The Sky’s the Limit for Scotland’s Space Faring Ambitions

Scottish space company

Skyrora director Daniel Smith believes Scotland has the geography, agility, industry and the desire to establish itself as a commercial space hub. 

With the 50th anniversary of the 1969 moon landing fast approaching, the global space sector is booming and, in Scotland, there is a wave of enthusiasm building over what this growing industry could mean for the country.

Daniel Smith, director of Edinburgh-based space tech company, Skyrora, believes Scotland’s academic institutions, its talented people and the burgeoning technology sector can all play a crucial role in establishing Scotland as a commercial space hub.

The foundations for this have already been laid, with more than 130 space organisations operating in Scotland. Combined, these companies help to generate a combined income of £140 million.

Glasgow boasts that it builds more satellites than any other European city and, earlier this year, Spire Global announced the launch of its 100th Glasgow-built satellite – a landmark moment for both the city and Scotland as a whole. Overall, the nation’s space sector could be worth £4 billion by 2030, according to Scottish Government estimates.

“We should all be extremely excited by the possibilities of the commercial space sector,” he says. “There are a lot of benefits that come from space exploration.”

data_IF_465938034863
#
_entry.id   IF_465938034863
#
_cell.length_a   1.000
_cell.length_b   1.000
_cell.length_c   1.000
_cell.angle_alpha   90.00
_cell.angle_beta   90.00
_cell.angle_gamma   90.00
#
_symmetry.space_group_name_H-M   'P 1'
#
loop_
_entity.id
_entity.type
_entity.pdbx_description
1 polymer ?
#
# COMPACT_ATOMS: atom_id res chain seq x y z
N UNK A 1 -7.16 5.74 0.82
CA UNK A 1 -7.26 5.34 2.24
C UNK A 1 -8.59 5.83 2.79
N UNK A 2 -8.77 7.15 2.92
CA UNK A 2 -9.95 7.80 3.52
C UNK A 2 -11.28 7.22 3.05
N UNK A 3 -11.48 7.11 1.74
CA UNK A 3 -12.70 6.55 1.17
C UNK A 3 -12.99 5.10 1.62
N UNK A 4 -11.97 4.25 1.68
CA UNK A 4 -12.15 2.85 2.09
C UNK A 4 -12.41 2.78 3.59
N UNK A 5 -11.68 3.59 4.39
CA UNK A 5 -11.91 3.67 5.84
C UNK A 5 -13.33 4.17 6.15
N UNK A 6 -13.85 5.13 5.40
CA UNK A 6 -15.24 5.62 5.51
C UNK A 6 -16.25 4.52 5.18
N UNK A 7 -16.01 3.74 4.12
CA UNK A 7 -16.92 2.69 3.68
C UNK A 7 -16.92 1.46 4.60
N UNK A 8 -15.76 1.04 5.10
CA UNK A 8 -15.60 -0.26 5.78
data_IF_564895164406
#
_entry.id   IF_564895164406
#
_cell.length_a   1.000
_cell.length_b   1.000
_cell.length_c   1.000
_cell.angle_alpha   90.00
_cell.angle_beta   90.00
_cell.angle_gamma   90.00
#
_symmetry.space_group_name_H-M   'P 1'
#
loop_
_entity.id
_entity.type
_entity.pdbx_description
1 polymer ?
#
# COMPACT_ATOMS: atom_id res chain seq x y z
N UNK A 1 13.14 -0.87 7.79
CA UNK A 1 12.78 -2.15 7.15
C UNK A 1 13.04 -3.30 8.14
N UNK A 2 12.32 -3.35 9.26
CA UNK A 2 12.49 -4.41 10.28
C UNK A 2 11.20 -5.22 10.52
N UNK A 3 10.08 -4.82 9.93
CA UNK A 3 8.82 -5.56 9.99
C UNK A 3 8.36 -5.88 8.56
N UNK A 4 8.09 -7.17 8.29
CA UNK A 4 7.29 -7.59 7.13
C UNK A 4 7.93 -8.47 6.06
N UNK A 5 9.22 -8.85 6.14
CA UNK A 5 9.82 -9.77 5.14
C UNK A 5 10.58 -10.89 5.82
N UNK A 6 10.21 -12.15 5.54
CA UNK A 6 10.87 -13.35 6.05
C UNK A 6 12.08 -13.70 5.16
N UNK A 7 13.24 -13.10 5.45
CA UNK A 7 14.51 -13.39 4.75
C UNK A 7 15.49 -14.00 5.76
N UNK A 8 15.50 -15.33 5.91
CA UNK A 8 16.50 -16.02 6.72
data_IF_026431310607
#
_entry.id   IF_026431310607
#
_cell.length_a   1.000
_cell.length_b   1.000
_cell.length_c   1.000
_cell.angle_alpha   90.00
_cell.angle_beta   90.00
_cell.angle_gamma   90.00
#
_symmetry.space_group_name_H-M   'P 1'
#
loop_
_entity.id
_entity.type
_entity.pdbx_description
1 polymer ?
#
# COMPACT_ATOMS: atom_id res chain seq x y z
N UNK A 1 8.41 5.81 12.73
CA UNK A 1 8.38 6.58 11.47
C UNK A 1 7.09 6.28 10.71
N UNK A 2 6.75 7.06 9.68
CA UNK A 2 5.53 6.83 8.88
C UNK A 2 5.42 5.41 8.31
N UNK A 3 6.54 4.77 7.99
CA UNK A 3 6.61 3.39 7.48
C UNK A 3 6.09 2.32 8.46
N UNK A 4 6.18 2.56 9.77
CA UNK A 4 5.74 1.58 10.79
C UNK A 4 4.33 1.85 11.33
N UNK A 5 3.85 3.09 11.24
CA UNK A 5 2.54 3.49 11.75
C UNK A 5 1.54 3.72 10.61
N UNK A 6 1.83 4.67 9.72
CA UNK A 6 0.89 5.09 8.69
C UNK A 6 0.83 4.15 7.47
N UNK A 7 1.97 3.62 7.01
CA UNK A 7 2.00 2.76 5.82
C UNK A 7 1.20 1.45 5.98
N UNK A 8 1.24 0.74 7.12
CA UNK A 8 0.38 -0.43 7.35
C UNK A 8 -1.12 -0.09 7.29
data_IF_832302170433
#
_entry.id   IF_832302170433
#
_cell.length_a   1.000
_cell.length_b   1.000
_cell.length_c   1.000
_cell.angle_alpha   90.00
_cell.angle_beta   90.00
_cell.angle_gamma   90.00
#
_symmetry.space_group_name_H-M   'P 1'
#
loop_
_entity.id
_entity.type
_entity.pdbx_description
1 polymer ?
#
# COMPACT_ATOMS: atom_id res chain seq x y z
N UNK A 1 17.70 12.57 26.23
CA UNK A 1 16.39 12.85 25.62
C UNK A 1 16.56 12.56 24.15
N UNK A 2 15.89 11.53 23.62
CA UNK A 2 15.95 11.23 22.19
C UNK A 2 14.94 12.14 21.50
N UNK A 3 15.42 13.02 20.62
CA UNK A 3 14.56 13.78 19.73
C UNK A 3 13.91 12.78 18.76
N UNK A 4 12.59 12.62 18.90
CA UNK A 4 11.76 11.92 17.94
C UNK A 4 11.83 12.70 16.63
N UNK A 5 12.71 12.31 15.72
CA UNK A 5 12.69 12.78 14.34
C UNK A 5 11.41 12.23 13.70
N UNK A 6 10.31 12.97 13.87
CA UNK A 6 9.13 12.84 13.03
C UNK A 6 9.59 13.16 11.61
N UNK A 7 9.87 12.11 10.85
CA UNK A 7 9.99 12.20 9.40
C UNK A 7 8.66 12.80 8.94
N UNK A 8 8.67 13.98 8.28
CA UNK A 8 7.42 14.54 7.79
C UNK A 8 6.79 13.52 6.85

The prospect of Scotland playing its role in a new age of space exploration is exciting, Smith insists. However, the various opportunities and achievements along the way are what should be raising pulses.

In 2019, the very fabric of our day-to-day lives has been shaped by space exploration. Many technologies that are now commonplace are at our disposal because of the space race of the 1950s and onward; CT scans, water purification methods and even scratch-resistant lenses for spectacles.

“It’s all the things that happen before you get there that change our everyday lives and make them better,” he explains. “It’s not just about landing on the moon, it’s all the achievements, all the advancements you have to make in order to get to that kind of culmination or point.”

“All of these opportunities along the way help to enrich our lives. There are a lot of parallels between then [the 1950s & 60s] and today. We’re doing what we’re doing in Scotland to put satellites into orbit and there are so many benefits that come from that.”